Begin your search for Connecticut’s Indians with a visit to the Institute for American Indian Studies on 15 wooded acres in Washington. You’ll find a replicated Algonkian village, a healing plants garden, nature trails, a chief’s longhouse and the 10,000-year story of Connecticut’s native population.
The story of Connecticut’s native tribes is told in the wind and woods - and now seems an especially good time to find the trail and follow it. From museum exhibits to re-created encampments, the tale of the region’s American Indians is rich and fascinating.
At Hartford’s Connecticut Museum of Culture & History, the focus is on all things Connecticut, which means there is much to learn and see regarding the region’s native peoples. Be sure to see the Making Connecticut permanent exhibit, which maps out the state’s history from the 1500s onward.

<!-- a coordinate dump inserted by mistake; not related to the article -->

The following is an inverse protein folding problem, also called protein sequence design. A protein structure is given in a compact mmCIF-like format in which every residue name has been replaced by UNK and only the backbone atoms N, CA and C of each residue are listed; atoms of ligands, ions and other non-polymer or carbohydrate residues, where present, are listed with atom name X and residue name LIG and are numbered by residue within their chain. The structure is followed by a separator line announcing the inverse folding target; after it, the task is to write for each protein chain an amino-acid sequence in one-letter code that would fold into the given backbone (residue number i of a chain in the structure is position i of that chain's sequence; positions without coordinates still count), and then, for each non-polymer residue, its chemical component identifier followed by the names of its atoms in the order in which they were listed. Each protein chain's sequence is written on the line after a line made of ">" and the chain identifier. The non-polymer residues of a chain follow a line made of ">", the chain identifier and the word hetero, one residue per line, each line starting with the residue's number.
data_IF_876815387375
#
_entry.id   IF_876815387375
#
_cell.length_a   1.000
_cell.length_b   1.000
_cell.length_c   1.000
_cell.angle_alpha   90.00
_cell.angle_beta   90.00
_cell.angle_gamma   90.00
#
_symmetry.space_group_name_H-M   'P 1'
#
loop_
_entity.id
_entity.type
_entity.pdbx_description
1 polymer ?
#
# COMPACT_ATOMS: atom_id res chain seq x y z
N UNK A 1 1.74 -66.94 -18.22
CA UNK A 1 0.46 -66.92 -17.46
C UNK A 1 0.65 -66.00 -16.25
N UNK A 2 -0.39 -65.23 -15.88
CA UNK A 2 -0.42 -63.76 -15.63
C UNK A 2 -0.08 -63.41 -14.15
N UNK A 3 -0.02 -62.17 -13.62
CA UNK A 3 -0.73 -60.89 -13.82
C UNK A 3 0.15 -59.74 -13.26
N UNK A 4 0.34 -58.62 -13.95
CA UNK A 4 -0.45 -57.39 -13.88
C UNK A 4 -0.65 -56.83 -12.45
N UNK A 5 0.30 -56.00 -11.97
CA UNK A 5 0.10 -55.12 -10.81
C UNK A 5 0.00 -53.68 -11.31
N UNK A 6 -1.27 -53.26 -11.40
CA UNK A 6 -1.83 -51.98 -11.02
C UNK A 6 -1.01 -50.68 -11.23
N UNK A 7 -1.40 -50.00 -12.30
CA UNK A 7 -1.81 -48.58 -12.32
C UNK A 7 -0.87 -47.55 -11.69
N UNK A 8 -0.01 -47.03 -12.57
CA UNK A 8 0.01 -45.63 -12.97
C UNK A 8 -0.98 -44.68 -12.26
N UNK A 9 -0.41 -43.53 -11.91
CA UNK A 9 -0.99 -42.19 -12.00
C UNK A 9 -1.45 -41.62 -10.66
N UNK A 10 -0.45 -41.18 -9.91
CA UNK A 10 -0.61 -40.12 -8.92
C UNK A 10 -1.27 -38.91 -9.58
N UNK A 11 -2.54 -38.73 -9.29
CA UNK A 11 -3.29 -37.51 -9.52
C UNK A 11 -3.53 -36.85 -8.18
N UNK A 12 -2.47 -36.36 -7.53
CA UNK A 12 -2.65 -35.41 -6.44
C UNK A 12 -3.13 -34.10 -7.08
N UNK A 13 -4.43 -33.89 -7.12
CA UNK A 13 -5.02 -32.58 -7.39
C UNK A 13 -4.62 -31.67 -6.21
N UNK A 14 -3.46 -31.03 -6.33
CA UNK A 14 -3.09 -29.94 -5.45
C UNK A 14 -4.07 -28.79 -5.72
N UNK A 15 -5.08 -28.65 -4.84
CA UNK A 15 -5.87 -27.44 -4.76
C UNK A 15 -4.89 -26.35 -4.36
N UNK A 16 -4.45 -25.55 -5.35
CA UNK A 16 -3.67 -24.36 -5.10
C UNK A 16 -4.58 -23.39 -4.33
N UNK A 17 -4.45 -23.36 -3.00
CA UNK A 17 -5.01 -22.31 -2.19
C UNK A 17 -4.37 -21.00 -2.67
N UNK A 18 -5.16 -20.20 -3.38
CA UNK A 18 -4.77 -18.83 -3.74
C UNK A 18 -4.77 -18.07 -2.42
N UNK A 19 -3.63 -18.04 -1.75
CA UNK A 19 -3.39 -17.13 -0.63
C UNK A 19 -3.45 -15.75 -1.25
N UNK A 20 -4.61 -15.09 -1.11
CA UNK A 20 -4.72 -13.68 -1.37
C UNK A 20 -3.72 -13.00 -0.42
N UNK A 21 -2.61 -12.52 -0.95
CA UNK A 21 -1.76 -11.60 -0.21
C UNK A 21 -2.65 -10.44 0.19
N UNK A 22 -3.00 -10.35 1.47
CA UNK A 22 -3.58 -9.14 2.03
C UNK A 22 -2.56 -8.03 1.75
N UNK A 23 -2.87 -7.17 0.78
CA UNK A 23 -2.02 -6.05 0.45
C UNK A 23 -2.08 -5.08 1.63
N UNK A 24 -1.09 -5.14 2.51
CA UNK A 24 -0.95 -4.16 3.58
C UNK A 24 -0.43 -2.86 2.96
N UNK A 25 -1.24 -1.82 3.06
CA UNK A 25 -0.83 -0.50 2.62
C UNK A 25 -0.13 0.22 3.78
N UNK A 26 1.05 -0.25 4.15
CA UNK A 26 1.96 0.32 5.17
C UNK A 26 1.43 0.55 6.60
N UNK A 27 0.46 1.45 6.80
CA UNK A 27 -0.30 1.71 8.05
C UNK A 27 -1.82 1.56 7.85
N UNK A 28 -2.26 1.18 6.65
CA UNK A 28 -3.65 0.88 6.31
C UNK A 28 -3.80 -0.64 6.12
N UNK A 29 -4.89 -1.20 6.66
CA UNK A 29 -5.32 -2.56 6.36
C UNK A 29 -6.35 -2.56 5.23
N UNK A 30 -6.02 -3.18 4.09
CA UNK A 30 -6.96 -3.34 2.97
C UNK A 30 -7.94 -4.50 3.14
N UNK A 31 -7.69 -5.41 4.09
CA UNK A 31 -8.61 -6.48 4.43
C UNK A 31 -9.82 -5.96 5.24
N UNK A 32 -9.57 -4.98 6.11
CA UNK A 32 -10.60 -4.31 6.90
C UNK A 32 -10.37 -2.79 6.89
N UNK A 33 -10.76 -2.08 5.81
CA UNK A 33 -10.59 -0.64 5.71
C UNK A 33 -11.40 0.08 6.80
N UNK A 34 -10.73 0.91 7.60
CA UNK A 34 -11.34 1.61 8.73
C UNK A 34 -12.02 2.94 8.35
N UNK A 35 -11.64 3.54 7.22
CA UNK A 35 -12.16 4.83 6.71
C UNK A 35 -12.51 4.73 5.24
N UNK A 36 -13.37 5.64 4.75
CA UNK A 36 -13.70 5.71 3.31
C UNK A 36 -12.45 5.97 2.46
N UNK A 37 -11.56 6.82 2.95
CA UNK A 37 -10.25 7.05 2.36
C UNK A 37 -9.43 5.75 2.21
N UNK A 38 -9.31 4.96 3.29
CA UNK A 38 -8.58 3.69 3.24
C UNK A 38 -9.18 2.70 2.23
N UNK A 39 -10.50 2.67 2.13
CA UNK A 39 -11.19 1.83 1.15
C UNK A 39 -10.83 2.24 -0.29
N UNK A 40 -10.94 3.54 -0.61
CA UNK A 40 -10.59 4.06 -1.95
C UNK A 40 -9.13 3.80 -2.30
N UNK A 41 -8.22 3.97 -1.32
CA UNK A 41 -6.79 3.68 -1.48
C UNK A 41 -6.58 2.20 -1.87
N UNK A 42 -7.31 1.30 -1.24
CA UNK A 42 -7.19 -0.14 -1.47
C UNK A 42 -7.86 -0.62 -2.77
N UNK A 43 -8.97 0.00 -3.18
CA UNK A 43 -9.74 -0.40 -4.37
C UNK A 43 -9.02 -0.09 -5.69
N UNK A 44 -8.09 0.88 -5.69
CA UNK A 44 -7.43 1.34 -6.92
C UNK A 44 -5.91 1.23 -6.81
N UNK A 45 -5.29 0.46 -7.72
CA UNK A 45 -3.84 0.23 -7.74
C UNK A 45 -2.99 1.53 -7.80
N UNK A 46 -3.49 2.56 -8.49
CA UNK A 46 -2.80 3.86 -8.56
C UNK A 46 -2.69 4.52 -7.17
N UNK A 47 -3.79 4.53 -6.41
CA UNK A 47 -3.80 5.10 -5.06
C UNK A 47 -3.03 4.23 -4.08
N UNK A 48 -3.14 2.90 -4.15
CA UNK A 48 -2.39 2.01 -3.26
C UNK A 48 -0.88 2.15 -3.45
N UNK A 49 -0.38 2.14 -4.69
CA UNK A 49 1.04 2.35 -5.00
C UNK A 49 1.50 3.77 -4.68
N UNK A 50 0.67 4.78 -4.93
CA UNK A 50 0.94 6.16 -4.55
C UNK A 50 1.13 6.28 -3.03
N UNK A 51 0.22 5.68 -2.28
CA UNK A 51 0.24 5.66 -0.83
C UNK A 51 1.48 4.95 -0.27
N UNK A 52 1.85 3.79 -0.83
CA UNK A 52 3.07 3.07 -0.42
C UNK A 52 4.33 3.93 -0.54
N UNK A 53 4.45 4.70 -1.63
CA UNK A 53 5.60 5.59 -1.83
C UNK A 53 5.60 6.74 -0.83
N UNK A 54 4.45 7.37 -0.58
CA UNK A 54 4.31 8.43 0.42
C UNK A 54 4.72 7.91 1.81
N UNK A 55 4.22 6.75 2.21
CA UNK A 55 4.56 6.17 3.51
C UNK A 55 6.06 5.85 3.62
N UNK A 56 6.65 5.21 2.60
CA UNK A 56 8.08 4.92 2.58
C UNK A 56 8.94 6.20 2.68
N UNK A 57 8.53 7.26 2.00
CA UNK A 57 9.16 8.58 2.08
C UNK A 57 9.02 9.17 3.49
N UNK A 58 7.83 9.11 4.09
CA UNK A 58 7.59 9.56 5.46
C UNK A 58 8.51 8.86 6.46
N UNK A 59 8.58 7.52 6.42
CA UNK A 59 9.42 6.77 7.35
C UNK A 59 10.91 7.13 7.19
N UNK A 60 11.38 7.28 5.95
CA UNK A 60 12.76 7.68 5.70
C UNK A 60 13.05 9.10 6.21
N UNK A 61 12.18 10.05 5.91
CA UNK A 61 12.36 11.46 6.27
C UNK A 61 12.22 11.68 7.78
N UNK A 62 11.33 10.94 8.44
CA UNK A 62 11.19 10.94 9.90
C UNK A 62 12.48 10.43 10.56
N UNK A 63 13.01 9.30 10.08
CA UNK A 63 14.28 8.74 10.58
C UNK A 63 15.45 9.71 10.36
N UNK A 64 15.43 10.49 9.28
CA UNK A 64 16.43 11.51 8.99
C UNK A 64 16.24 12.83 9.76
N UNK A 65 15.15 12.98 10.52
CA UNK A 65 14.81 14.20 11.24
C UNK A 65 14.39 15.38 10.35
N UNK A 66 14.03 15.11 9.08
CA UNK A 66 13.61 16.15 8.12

Nowashe Village is an outdoor museum of Indigenous life located on a ¾ wooded acre directly behind Wood Memorial Library. A visit to Nowashe Village always includes a multimedia self-guided tour on your personal electronic device. Special programs are also offered highlighting different themes and often feature special guests.
After lunch, make the drive out to Storrs, where you’ll find the Connecticut State Museum of Natural History on the University of Connecticut’s campus. Associated with the museum is the Connecticut Archaeology Center, which houses a variety of Native American collections. The Norris Bull Collection, for example, includes a 12-foot dugout canoe fashioned from an American Chestnut tree, one of only three ever excavated in Connecticut.
The award-winning Mashantucket Pequot Museum & Research Center (seasonal) is the largest museum in the world devoted to Native American life. Many exhibits brilliantly re-create early aboriginal days in Connecticut and tell the difficult story of what happened when the European settlers arrived.